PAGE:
Transcranial Magnetic Stimulation (TMS) for Melancholia

Waitlist Available · 18+ · All Sexes · Charleston, SC

EEG Synchronized TMS Trial for Depression

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About the trial for Melancholia

Eligible Conditions
Depression · Depressive Disorder

Treatment Groups

This trial involves 2 different treatments. Transcranial Magnetic Stimulation (TMS) is the primary treatment being studied. Participants will all receive the same treatment. There is no placebo group. The treatments being tested are in Phase 2 & 3 and have had some early promising results.

Main TreatmentA portion of participants receive this new treatment to see if it outperforms the control.
Transcranial Magnetic Stimulation (TMS)
Control TreatmentAnother portion of participants receive the standard treatment to act as a baseline.
Transcranial Magnetic Stimulation (TMS)

About The Treatment

First Studied
Drug Approval Stage
How many patients have taken this drug
Transcranial Magnetic Stimulation (TMS)
Completed Phase 4


This trial is for patients born any sex aged 18 and older. There are 10 eligibility criteria to participate in this trial as listed below.

Inclusion & Exclusion Checklist
Mark “yes” if the following statements are true for you:
No current Vagus Nerve Stimulation
No contraindication to rTMS (history of neurological disorder or seizure (except induced by ECT), increased intracranial pressure, brain surgery, or head trauma with loss of consciousness for >15 minutes, implanted electronic device, metal in the head, or pregnancy)
Pretreatment Hamilton score ≥ 20
Age between 21 and 70 years
Moderate level of resistance to antidepressant treatment in the current episode, defined as failure of 1-4 adequate medication trials or intolerance to at least 3 trials, and duration of current episode ≤ 3 years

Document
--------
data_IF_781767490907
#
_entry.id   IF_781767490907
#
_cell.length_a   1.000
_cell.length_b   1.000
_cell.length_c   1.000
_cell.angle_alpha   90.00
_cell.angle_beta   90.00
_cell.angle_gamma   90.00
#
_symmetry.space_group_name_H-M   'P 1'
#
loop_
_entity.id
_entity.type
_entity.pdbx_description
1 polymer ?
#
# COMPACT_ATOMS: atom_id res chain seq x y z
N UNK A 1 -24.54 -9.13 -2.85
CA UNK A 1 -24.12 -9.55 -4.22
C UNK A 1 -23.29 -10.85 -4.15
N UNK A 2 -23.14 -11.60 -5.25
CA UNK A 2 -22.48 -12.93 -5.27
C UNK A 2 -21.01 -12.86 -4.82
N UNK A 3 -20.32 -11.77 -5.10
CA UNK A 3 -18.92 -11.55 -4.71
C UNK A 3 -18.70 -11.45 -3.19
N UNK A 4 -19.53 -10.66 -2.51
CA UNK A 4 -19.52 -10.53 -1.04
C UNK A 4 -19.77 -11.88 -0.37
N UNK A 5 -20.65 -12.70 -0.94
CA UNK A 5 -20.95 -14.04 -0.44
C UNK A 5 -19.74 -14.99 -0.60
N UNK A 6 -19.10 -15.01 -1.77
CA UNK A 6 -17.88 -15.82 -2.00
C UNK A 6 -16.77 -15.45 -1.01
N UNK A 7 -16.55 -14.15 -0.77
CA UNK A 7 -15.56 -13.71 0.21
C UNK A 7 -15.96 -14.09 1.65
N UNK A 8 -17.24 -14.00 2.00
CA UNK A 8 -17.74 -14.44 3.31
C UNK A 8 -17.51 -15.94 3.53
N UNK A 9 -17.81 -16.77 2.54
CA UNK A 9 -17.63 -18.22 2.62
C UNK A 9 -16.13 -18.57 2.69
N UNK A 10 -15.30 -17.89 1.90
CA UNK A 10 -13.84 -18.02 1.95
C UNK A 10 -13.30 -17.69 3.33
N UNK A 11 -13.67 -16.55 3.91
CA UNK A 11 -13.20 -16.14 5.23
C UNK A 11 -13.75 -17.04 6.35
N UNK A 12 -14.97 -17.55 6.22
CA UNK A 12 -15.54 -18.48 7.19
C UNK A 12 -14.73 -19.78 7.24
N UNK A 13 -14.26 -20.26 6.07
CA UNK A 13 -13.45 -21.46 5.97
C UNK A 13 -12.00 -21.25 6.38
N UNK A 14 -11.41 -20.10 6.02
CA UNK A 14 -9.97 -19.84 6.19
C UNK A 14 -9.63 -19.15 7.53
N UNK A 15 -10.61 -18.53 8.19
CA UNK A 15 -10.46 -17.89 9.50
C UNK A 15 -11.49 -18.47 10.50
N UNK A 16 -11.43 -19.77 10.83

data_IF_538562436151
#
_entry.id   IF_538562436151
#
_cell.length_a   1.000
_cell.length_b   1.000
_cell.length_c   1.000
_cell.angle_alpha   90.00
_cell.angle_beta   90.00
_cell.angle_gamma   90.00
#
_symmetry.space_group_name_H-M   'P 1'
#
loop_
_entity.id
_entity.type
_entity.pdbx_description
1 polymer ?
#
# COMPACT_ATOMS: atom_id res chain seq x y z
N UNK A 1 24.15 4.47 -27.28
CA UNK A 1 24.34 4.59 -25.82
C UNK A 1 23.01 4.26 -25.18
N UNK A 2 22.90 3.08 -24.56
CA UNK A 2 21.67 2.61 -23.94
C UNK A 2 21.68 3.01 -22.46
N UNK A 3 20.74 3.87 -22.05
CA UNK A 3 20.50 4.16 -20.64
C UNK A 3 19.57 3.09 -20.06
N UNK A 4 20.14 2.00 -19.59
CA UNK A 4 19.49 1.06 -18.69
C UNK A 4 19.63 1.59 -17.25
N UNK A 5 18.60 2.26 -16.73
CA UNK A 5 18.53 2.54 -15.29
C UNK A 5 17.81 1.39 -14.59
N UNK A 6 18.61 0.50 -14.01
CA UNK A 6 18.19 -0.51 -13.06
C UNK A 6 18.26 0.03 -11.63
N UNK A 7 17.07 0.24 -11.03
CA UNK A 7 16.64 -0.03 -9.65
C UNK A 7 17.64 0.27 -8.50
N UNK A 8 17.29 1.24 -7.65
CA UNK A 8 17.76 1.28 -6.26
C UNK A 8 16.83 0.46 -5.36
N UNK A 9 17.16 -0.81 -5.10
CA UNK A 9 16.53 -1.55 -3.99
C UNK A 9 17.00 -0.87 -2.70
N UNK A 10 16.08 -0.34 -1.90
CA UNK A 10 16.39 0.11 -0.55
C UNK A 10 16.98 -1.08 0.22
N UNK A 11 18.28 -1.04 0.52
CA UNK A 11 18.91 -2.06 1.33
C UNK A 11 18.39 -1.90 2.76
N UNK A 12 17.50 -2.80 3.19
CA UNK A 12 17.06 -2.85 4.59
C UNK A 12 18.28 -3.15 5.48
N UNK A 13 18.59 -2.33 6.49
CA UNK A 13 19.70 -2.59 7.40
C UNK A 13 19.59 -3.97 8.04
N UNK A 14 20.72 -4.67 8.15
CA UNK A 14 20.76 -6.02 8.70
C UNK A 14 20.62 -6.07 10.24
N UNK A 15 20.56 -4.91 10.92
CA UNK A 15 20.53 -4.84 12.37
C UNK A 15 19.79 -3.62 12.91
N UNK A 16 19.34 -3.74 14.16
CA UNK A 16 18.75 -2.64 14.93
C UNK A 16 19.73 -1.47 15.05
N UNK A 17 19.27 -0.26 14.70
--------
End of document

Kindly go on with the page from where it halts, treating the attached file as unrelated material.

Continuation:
No history of schizophrenia, schizoaffective disorder, other [non mood disorder] psychosis, depression secondary to a medical condition, mental retardation, substance dependence or abuse within the past year (except nicotine), bipolar disorder, psychotic features in this or previous episodes, amnestic disorder, dementia or MMSE ≤24, delirium, obsessive compulsive disorder, post-traumatic stress disorder, panic disorder
No history of failing to respond to an adequate course of ECT in this or any episode, and no ECT within the past 3 months
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Odds of Eligibility
Be sure to apply to 2-3 other trials, as you have a low likelihood of qualifying for this one.Apply To This Trial

Approximate Timelines

Please note that timelines for treatment and screening will vary by patient
Screening: ~3 weeks
Treatment: varies
Reporting: At the 4th week of treatment (or 6 weeks in those who continue to 6 weeks).
This trial has approximate timelines as follows: 3 weeks for initial screening, variable treatment timelines, and reporting: At the 4th week of treatment (or 6 weeks in those who continue to 6 weeks)..
View detailed reporting requirements
Trial Expert
Connect with the researchersHop on a 15 minute call & ask questions about:
- What options you have available- The pros & cons of this trial